- A New York Supreme Court judge on Friday denied a request from President Donald Trump and his family members to dismiss a lawsuit against them and the Trump Foundation.
- In her ruling, Justice Saliann Scarpulla shot down an argument from the Trump family's attorneys that the case should be dismissed because the Supremacy Clause of the U.S. Constitution suggests "a sitting president may not be sued."
- The suit from New York state Attorney General Barbara Underwood alleges that the charitable foundation violated state and federal laws for "more than a decade."
A New York judge on Friday denied a request from President Donald Trump and his family members to dismiss a lawsuit against them and the Trump Foundation alleging that the charitable foundation violated state and federal laws for "more than a decade."
In her ruling, Justice Saliann Scarpulla of the New York state Supreme Court shot down an argument from the Trump family's attorneys that the case should be dismissed because the Supremacy Clause of the U.S. Constitution suggests "a sitting president may not be sued."
Scarpulla also rejected Trump's argument that the state court lacked jurisdiction over the president in this case. While the Constitution prohibits state courts from exercising "direct control" in a way that interferes with federal officers' duties, Scaruplla wrote: "Here, the allegations raised in the Petition do not involve any action taken by Mr. Trump as president and any potential remedy would not affect Mr. Trump's official federal duties."
Scarpulla noted that the defendants "have failed to cite a single case in which any court has dismissed a civil action against a sitting president on Supremacy Clause grounds, where, as here, the action is based on the president's unofficial acts."
"I find that I have jurisdiction over Mr. Trump and deny Respondents' motion to dismiss the petition against him on jurisdictional grounds," she wrote.
New York state Attorney General Barbara Underwood praised Scarpulla's decision.
"As we detailed in our petition earlier this year, the Trump Foundation functioned as little more than a checkbook to serve Mr. Trump's business and political interests. There are rules that govern private foundations — and we intend to enforce them, no matter who runs the foundation. We welcome Justice Scarpulla's decision, which allows our suit to move forward," Underwood said in a statement.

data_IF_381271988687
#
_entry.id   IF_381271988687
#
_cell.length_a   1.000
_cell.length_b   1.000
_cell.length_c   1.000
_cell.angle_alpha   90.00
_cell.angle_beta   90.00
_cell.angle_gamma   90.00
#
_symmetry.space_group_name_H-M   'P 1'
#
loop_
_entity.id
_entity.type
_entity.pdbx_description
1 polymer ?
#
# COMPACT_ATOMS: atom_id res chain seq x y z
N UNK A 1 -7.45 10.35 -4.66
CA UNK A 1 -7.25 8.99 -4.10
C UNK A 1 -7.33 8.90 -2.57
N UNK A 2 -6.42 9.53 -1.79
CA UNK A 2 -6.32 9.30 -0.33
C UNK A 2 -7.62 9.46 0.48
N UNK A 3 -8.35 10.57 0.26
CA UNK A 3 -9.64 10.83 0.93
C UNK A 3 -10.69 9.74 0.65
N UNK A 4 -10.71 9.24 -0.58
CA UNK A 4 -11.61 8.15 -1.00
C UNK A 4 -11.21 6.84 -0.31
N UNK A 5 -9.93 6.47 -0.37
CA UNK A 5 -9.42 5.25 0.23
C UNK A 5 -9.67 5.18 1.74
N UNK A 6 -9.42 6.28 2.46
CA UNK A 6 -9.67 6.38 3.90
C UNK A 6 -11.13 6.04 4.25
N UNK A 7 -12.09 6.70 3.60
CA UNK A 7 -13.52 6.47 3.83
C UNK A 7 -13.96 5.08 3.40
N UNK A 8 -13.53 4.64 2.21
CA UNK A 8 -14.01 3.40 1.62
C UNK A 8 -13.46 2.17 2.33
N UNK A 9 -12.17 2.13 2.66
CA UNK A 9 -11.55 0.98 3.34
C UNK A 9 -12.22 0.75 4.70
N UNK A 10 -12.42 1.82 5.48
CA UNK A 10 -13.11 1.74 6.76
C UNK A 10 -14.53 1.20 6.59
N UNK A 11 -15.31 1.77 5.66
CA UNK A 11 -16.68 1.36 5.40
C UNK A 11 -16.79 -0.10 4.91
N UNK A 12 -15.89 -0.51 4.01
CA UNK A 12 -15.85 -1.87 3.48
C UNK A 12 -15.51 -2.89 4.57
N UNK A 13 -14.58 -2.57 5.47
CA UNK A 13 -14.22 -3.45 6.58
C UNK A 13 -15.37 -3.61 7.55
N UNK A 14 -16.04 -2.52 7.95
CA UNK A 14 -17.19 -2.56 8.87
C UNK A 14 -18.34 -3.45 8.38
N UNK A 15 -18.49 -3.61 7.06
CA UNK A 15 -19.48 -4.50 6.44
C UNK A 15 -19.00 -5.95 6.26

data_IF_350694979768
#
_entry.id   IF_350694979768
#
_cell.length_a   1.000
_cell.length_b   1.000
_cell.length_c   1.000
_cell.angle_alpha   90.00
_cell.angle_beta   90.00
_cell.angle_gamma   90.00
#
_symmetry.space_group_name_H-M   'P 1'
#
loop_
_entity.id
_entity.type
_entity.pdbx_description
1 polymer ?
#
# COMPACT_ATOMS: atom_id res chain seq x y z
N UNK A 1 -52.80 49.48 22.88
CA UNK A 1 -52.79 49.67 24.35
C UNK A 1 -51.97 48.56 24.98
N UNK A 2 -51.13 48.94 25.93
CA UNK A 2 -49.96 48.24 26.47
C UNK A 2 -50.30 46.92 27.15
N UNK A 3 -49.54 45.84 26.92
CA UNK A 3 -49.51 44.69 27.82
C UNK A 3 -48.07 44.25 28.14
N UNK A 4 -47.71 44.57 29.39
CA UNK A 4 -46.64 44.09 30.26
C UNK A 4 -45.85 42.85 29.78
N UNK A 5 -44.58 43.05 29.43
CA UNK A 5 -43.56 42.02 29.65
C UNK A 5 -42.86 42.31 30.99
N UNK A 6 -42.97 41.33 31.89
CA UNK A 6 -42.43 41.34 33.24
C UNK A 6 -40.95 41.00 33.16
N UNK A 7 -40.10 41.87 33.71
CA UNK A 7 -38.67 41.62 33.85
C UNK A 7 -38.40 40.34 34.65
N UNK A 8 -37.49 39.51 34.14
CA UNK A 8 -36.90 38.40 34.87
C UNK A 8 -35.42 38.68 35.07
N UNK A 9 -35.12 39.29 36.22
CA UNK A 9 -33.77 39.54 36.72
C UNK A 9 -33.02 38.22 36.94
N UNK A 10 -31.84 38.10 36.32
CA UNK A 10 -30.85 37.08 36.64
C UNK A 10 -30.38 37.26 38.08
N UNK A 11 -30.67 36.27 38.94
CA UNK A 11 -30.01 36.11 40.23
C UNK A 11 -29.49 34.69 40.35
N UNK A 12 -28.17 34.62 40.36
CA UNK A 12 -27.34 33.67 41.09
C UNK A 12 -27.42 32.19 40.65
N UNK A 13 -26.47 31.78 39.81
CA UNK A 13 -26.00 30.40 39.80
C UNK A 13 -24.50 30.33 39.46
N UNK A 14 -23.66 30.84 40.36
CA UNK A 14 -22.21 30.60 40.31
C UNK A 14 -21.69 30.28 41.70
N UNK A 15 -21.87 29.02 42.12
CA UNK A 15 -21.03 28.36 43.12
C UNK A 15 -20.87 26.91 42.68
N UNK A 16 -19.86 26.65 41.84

A lawyer for the Trump Foundation, in a statement to CNBC, said: "The decision means only that the case goes forward. As we have maintained throughout, all of the money raised by the Foundation went to charitable causes to assist those most in need. As a result, we remain confident in the ultimate outcome of these proceedings"
The White House did not immediately responded to CNBC's requests for comment on Scarpulla's decision.
The judge's ruling could bolster other legal actions against Trump in New York and other states. Those include a complaint by former ''Apprentice'' contestant Summer Zervos, who is one of a dozen or so women who accused Trump of sexual misconduct. Zervos, who has been pursuing a defamation case against the president, claimed that Trump forced himself on her in 2007. Trump has denied the claims.
The Trump Foundation suit, filed by Underwood in Manhattan state Supreme Court, alleged that Trump had misused the Trump Foundation "for his own personal benefit."
The "pattern" of illegality, Underwood's office wrote, included "improper and extensive political activity, repeated and willful self-dealing transactions, and failure to follow basic fiduciary obligations or to implement even elementary corporate formalities required by law."
After Underwood first filed the suit in June, Trump had vented rage on Twitter against "the sleazy New York Democrats."
--CNBC's Mike Calia contributed to this report.